Certainly, this is not how Brandon Graham envisioned his rookie season ending. The Eagles' first-round pick in last April's draft has spoken in his typically enthusiastic way all season about capping off his NFL debut with a Super Bowl. And while the Eagles' hopes are still set on a finale in Cowboys Stadium, Graham won't be in uniform if his team gets there.
Graham tore his ACL in last Sunday's 30-27 win over the Dallas Cowboys, ending his season. Now on crutches with his surgery scheduled for next Tuesday in Alabama at the knife of Dr. James Andrews, Graham reflected on his season that was and spoke with optimism about his future.
"This was a great rookie season in my eyes because I got some experience going into next year," he said. "Shoot, I'm ready. I felt like I was ready to pick it up a little more, but it's just stuff happens for a reason. I put in time, a lot of games, and I'm just going to go from there just working for next year. It wasn't that bad of a rookie year, I enjoyed it. (It was) just cut short a little bit."
Graham played in all 13 games, starting six, and notched 3.0 sacks, third among rookie 4-3 defensive ends. But Graham felt that he was ready to pick up his level of play down the stretch, which made the first significant injury of Graham's football playing life that much harder to take.
"I just had a meeting with the coaches before that game and they were just telling me they need me to turn it up a little bit more for the playoffs because they're going to need me," Graham said. "That's the first thing I thought about (when I got injured) because I know it was a tough loss. I enjoy coming to work every day and we all work hard as a D line and when you see somebody go down when you know how much work they put into it, it's tough to deal with. I feel like the coaches made me feel a whole lot better."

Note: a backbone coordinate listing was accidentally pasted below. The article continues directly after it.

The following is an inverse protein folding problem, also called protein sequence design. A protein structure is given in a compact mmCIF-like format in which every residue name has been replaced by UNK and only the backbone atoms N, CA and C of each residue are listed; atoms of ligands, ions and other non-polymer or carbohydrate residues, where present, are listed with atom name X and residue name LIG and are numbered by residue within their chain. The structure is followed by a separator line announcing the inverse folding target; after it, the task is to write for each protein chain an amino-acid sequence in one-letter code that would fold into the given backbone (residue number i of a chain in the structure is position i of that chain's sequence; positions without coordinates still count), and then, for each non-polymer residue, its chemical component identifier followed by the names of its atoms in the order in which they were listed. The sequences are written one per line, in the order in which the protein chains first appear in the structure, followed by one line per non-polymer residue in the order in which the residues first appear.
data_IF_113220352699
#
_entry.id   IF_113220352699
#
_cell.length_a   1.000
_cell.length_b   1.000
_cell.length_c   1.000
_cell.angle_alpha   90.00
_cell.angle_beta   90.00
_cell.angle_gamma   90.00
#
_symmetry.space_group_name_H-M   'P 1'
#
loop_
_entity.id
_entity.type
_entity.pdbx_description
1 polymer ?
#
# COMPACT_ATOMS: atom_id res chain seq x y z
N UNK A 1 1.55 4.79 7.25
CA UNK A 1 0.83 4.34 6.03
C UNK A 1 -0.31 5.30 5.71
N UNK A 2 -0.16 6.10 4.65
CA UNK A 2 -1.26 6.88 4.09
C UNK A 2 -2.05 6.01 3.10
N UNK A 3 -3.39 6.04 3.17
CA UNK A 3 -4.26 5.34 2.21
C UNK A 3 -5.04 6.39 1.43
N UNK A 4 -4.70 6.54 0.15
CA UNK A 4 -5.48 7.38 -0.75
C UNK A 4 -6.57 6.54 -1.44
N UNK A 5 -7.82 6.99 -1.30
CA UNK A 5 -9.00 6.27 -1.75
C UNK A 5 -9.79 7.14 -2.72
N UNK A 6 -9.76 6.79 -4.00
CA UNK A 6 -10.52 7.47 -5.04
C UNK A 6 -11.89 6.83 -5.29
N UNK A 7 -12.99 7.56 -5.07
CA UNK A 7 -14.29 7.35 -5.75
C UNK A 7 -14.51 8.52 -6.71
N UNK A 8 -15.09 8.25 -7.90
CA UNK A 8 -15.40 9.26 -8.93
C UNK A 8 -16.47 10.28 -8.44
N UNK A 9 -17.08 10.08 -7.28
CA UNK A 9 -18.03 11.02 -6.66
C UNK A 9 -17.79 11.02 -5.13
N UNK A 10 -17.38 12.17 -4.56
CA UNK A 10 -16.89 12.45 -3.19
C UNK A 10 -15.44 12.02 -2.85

Graham said the current target for his return to the field is around five months. "The ACL (tear) isn't that bad," Graham said, "I had a meniscus tear and that was about it."
Graham is getting plenty of support from the coaches, training staff and teammates and he said he was touched by the outpouring of support from Eagles fans on Twitter (send him a get well message @BGraham24). He knows that he has a long road to recovery and that he'll have to be mentally tough.
However, there's a variable involved here that could change the course of Graham's rehab. If there is no new Collective Bargaining Agreement between the NFLPA and the Owners by the time the current CBA runs out in March, Graham won't be able to rehab at the NovaCare Complex under the watchful eye of a training staff that was recently named the Professional Football Athletic Trainers Society's Athletic Training Staff of the Year for 2010. Teams and players aren't allowed to have any contact if there's no CBA in place. Fortunately, Graham is aware of that possibility and has a contingency plan in place.
"Michigan, that's where I would be," said the University of Michigan graduate. "I would be in great hands if I go back to Michigan. I already told them the situation and they already know ... Hopefully we come to a conclusion by March, but I told (head athletic trainer Rick Burkholder) that if I have everything, I'll be good ... I have the resources. Michigan, they'll take care of me up there."
In the mean time, Graham is focused on his new position with the Eagles.
"I'm just going to be a cheerleader right now and cheer the team on like we always do, support the team and make sure that whatever I can do to get them going, I do," Graham said. "I'm going to the game this weekend. I'm going to be in the stands. I'm going to be there. I'm focused for next year and I'm coming back strong."
-- Posted by Bo Wulf, 4:12 p.m., December 16